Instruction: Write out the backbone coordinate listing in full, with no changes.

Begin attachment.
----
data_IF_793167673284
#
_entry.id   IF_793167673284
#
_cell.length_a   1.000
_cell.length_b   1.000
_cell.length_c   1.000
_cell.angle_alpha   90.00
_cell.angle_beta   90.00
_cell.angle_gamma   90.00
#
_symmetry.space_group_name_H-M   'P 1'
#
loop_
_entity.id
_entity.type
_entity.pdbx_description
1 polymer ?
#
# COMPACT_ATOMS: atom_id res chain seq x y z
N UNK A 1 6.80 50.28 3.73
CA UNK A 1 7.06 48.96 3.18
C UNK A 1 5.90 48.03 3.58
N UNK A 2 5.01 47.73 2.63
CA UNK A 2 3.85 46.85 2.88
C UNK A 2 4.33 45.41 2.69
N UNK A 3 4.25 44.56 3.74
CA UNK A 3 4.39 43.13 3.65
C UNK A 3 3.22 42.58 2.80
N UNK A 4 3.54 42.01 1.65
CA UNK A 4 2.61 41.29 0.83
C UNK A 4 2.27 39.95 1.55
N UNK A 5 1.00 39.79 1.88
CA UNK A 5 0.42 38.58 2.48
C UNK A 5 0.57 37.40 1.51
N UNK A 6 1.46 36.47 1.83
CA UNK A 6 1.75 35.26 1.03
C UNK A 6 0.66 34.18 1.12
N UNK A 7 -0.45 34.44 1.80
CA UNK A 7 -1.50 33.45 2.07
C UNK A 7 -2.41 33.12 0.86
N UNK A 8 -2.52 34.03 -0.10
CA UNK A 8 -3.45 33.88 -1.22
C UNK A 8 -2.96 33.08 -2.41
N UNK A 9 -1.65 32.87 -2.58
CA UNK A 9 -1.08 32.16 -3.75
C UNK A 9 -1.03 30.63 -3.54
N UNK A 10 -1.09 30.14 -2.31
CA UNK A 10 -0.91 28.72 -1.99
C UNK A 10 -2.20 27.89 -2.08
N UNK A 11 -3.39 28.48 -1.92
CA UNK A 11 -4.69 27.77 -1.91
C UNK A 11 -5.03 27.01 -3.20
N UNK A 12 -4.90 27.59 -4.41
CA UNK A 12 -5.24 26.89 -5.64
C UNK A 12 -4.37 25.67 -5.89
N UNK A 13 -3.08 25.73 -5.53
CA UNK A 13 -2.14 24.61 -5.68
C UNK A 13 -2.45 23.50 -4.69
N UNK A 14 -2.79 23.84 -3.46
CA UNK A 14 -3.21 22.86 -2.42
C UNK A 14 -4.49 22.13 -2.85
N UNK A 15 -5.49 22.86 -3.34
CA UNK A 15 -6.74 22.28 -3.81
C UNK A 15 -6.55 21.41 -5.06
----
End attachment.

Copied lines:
data_IF_793167673284
#
_entry.id   IF_793167673284
#
_cell.length_a   1.000
_cell.length_b   1.000
_cell.length_c   1.000
_cell.angle_alpha   90.00
_cell.angle_beta   90.00
_cell.angle_gamma   90.00
#
_symmetry.space_group_name_H-M   'P 1'
#
loop_
_entity.id
_entity.type
_entity.pdbx_description
1 polymer ?
#
# COMPACT_ATOMS: atom_id res chain seq x y z
N UNK A 1 6.80 50.28 3.73
CA UNK A 1 7.06 48.96 3.18
C UNK A 1 5.90 48.03 3.58
N UNK A 2 5.01 47.73 2.63
CA UNK A 2 3.85 46.85 2.88
C UNK A 2 4.33 45.41 2.69
N UNK A 3 4.25 44.56 3.74
CA UNK A 3 4.39 43.13 3.65
C UNK A 3 3.22 42.58 2.80
N UNK A 4 3.54 42.01 1.65
CA UNK A 4 2.61 41.29 0.83
C UNK A 4 2.27 39.95 1.55
N UNK A 5 1.00 39.79 1.88
CA UNK A 5 0.42 38.58 2.48
C UNK A 5 0.57 37.40 1.51
N UNK A 6 1.46 36.47 1.83
CA UNK A 6 1.75 35.26 1.03
C UNK A 6 0.66 34.18 1.12
N UNK A 7 -0.45 34.44 1.80
CA UNK A 7 -1.50 33.45 2.07
C UNK A 7 -2.41 33.12 0.86
N UNK A 8 -2.52 34.03 -0.10
CA UNK A 8 -3.45 33.88 -1.22
C UNK A 8 -2.96 33.08 -2.41
N UNK A 9 -1.65 32.87 -2.58
CA UNK A 9 -1.08 32.16 -3.75
C UNK A 9 -1.03 30.63 -3.54
N UNK A 10 -1.09 30.14 -2.31
CA UNK A 10 -0.91 28.72 -1.99
C UNK A 10 -2.20 27.89 -2.08
N UNK A 11 -3.39 28.48 -1.92
CA UNK A 11 -4.69 27.77 -1.91
C UNK A 11 -5.03 27.01 -3.20
N UNK A 12 -4.90 27.59 -4.41
CA UNK A 12 -5.24 26.89 -5.64
C UNK A 12 -4.37 25.67 -5.89
N UNK A 13 -3.08 25.73 -5.53
CA UNK A 13 -2.14 24.61 -5.68
C UNK A 13 -2.45 23.50 -4.69
N UNK A 14 -2.79 23.84 -3.46
CA UNK A 14 -3.21 22.86 -2.42
C UNK A 14 -4.49 22.13 -2.85
N UNK A 15 -5.49 22.86 -3.34
CA UNK A 15 -6.74 22.28 -3.81
C UNK A 15 -6.55 21.41 -5.06